Sir Francis Bacon

“Bacon is not to be regarded solely as a man but rather as the focal point between an invisible institution and a world which was never able to distinguish between the messenger and the message which he promulgated.” – The Secret Teachings of All Ages by Manly P. Hall

“Little doubt seems to exist in the minds of impartial investigators that Lord Bacon was the legitimate son of Queen Elizabeth and the Earl of Leicester. “- The Secret Teachings of All Ages by Manly P. Hall


Francis Bacon As William Shakespeare

“…enthusiasts who for years have struggled to identify Sir Francis Bacon as the true “Bard of Avon” might long since have won their case had they emphasized its most important angle, namely, that Sir Francis Bacon, the Rosicrucian initiate, wrote into the Shakespearian plays the secret teachings of the Fraternity of R.C. and the true rituals of the Freemasonic Order, of which order it may yet be discovered that he was the actual founder.”- The Secret Teachings of All Ages by Manly P. Hall

“Abundant cryptographic proof exists that Bacon was concerned in the production of the Shakespearian plays. Sir Francis Bacon’s cipher number was 33. In the First Part of King Henry the Fourth, the word “Francis” appears 33 times upon one page. To attain this end, obviously awkward sentences were required, as: “Anon Francis? No Francis, but tomorrow Francis: or Francis, on Thursday: or indeed Francis when thou wilt. But Francis.” Throughout the Shakespearian Folios and Quartos occur scores of acrostic signatures. The simplest form of the acrostic is that whereby a name–in these instances Bacon’s—was hidden in the first few letters of lines. In The Tempest, Act I, Scene 2, appears a striking example of the Baconian acrostic:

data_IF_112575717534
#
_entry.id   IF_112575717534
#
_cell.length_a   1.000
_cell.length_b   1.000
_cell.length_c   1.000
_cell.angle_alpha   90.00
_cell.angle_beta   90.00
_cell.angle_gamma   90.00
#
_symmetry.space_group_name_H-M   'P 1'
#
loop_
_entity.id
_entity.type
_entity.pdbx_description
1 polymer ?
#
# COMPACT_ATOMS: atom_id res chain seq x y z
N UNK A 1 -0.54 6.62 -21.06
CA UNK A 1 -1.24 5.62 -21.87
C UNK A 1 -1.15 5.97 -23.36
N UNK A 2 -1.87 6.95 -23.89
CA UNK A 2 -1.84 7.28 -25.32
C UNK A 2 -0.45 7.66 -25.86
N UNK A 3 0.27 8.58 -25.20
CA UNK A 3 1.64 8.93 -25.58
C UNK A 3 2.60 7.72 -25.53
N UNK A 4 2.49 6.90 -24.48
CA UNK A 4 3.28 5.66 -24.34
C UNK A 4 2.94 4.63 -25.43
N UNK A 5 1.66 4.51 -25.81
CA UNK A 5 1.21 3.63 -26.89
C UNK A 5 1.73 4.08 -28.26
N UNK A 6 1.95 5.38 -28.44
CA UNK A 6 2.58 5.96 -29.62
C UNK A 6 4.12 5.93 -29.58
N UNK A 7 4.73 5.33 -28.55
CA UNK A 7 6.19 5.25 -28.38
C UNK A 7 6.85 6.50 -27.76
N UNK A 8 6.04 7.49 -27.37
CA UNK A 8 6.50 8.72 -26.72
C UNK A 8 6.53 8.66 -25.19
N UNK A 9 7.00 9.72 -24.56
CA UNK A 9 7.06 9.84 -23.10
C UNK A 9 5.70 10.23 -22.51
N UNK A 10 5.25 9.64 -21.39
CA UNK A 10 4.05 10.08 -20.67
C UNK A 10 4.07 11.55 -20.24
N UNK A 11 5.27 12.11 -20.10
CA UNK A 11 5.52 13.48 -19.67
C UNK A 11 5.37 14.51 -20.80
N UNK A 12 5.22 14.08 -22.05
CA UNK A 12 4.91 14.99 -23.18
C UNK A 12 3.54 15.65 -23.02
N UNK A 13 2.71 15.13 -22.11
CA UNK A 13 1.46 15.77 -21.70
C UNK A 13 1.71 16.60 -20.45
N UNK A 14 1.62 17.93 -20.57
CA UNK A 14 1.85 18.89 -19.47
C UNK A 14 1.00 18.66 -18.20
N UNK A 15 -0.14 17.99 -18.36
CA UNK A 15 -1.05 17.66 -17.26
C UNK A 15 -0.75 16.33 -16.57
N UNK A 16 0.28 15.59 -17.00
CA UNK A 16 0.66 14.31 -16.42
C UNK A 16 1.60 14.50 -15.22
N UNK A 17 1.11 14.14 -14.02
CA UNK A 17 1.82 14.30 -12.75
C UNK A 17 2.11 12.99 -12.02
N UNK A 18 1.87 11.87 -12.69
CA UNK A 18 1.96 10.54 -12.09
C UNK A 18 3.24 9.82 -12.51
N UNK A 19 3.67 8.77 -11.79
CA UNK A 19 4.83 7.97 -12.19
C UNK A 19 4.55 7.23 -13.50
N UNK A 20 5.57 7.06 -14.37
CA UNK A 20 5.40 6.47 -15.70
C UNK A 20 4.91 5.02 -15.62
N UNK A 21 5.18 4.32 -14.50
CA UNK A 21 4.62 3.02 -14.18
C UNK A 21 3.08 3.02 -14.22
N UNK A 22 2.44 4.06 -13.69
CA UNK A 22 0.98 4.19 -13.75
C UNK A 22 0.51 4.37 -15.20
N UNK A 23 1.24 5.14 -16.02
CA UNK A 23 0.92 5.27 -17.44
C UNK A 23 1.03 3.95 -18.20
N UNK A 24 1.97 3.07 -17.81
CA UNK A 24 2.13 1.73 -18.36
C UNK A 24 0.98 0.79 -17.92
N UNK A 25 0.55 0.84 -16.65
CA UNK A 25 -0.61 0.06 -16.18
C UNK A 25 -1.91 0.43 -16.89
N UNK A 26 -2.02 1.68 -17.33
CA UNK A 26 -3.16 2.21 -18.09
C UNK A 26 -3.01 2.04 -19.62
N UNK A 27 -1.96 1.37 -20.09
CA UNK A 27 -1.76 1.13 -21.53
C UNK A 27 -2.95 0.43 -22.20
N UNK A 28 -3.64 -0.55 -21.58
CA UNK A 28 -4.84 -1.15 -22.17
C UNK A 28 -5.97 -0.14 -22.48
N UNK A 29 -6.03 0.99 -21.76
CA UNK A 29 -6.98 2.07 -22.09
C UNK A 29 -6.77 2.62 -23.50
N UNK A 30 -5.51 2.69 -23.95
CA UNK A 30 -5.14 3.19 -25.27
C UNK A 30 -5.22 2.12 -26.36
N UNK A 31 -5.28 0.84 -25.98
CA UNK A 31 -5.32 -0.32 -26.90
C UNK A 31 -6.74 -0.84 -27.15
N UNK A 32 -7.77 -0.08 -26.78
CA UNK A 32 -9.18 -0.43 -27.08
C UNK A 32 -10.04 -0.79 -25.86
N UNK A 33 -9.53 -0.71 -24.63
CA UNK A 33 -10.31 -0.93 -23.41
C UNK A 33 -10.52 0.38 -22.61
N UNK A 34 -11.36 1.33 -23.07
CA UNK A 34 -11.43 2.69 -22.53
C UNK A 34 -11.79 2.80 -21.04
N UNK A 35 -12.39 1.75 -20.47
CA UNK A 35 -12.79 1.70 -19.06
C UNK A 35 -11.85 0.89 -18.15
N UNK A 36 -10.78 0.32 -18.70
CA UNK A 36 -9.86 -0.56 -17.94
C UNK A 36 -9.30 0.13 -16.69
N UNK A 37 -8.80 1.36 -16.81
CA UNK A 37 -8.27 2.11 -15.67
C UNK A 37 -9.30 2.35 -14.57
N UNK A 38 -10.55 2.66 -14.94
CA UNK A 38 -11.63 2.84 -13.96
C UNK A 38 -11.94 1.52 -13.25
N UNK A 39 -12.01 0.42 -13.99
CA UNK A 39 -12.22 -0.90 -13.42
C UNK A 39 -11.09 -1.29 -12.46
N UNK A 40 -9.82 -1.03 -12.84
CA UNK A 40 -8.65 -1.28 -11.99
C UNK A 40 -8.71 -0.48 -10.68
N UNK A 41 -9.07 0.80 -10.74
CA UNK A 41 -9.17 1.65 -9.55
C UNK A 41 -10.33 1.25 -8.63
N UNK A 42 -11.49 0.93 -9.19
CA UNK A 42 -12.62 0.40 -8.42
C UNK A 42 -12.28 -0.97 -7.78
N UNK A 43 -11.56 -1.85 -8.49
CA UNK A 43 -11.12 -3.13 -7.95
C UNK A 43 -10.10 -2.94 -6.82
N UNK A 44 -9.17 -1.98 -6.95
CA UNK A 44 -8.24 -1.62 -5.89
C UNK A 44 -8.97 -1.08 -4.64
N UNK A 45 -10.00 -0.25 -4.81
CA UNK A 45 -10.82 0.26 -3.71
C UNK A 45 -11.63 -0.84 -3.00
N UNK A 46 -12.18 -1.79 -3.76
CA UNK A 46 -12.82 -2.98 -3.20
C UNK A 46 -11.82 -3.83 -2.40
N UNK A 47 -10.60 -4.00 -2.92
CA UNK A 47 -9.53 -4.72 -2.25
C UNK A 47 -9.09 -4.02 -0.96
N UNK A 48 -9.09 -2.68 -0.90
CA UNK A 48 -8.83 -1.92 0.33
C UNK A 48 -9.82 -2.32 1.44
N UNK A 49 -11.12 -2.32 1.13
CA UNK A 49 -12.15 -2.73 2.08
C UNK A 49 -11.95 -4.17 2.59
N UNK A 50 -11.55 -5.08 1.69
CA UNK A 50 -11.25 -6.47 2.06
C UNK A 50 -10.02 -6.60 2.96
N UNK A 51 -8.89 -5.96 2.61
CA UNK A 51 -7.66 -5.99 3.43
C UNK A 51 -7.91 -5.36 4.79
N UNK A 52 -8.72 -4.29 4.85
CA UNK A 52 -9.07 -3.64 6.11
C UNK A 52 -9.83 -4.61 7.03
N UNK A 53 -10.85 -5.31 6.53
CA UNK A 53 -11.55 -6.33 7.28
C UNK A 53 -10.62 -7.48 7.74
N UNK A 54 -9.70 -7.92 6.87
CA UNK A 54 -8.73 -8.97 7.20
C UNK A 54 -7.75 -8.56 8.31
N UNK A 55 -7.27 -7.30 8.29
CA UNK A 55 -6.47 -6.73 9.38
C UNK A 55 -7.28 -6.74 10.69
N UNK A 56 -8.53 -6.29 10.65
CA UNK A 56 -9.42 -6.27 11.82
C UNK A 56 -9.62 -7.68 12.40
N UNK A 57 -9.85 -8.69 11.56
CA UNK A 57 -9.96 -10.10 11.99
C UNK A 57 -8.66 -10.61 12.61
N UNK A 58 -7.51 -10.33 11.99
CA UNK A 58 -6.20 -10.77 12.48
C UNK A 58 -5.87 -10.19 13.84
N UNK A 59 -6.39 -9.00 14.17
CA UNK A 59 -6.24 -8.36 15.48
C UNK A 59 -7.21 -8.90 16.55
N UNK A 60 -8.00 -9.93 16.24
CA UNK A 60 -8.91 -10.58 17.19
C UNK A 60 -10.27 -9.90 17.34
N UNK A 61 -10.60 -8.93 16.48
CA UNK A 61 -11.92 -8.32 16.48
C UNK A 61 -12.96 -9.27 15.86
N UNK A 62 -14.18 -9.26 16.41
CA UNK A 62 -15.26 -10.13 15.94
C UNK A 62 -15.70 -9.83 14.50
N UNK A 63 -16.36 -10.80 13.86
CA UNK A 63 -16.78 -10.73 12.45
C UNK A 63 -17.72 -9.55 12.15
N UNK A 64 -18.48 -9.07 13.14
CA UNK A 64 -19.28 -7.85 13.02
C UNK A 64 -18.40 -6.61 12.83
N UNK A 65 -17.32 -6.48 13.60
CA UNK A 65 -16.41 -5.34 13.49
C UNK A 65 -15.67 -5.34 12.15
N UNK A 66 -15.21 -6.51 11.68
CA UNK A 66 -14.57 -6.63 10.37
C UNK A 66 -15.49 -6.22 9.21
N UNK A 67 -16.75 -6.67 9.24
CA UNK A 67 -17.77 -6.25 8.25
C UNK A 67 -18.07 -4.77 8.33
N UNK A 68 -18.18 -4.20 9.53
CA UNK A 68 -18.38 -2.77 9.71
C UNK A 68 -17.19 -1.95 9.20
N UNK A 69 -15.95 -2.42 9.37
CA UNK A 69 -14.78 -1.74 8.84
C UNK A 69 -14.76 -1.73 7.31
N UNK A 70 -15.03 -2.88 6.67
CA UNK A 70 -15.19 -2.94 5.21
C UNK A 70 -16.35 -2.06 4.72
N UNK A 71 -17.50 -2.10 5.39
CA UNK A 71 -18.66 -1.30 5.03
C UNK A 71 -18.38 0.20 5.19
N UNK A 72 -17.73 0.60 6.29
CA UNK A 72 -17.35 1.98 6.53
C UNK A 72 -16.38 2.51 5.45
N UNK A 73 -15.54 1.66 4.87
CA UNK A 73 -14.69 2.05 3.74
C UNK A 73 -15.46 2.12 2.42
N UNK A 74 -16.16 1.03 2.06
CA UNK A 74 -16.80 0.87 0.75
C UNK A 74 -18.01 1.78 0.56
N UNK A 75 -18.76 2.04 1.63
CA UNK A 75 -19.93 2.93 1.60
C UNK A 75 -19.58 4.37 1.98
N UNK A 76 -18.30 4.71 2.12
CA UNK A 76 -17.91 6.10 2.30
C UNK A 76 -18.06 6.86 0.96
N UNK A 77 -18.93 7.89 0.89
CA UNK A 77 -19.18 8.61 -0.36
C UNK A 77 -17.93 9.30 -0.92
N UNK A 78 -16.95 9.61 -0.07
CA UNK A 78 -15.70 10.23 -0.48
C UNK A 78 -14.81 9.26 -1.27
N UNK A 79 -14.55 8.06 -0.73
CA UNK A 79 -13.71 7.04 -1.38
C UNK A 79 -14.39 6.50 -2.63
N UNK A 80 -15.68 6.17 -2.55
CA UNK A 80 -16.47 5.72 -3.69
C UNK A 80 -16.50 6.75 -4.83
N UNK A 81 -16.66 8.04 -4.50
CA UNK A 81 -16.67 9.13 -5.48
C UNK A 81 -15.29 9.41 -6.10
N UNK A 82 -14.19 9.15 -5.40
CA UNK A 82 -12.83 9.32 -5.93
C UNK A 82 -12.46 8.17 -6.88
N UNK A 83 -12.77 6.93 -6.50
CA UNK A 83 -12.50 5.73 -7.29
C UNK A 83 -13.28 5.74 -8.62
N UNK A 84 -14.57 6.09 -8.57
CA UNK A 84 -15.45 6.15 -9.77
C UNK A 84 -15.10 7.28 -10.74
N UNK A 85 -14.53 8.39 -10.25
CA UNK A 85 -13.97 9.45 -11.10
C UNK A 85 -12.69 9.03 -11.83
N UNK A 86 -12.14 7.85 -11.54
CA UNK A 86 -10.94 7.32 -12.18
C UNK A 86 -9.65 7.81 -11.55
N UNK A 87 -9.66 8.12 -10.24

“Begun to tell me what I am, but stopt

And left me to a bootelesse Inquisition,

Concluding, stay: not yet.

The first letters of the first and second lines together with the first three letters of the third line form the word BACon. Similar acrostics appear frequently in Bacon’s acknowledged writings. “- The Secret Teachings of All Ages by Manly P. Hall

“In all probability, the keys to the Baconian riddle will be found in classical mythology. He who understands the secret of the Seven-Rayed God will comprehend the method employed by Bacon to accomplish his monumental labor. Aliases were assumed by him in accordance with the attributes and order of the members of the planetary system. One of the least known–but most important–keys to the Baconian enigma is the Third, or 1637, Edition, published in Paris, of Les Images ou Tableaux de platte peinture des deux Philostrates sophistes grecs et les statues de Callistrate, by Blaise de Vigenere. The title page of this volume–which, as the name of the author when properly deciphered indicates, was written by or under the direction of Bacon or his secret society–is one mass of important Masonic or Rosicrucian symbols. On page 486 appears a plate entitled “Hercules Furieux,” showing a gigantic figure shaking a spear, the ground before him strewn with curious emblems. In his curious work, Das Bild des Speershüttlers die Lösung des Shakespeare-Rätsels, Alfred Freund attempts to explain the Baconian symbolism in the Philostrates. Bacon he reveals as the philosophical Hercules, whom time will establish as the true “Spear-Shaker” (Shakespeare). “- The Secret Teachings of All Ages by Manly P. Hall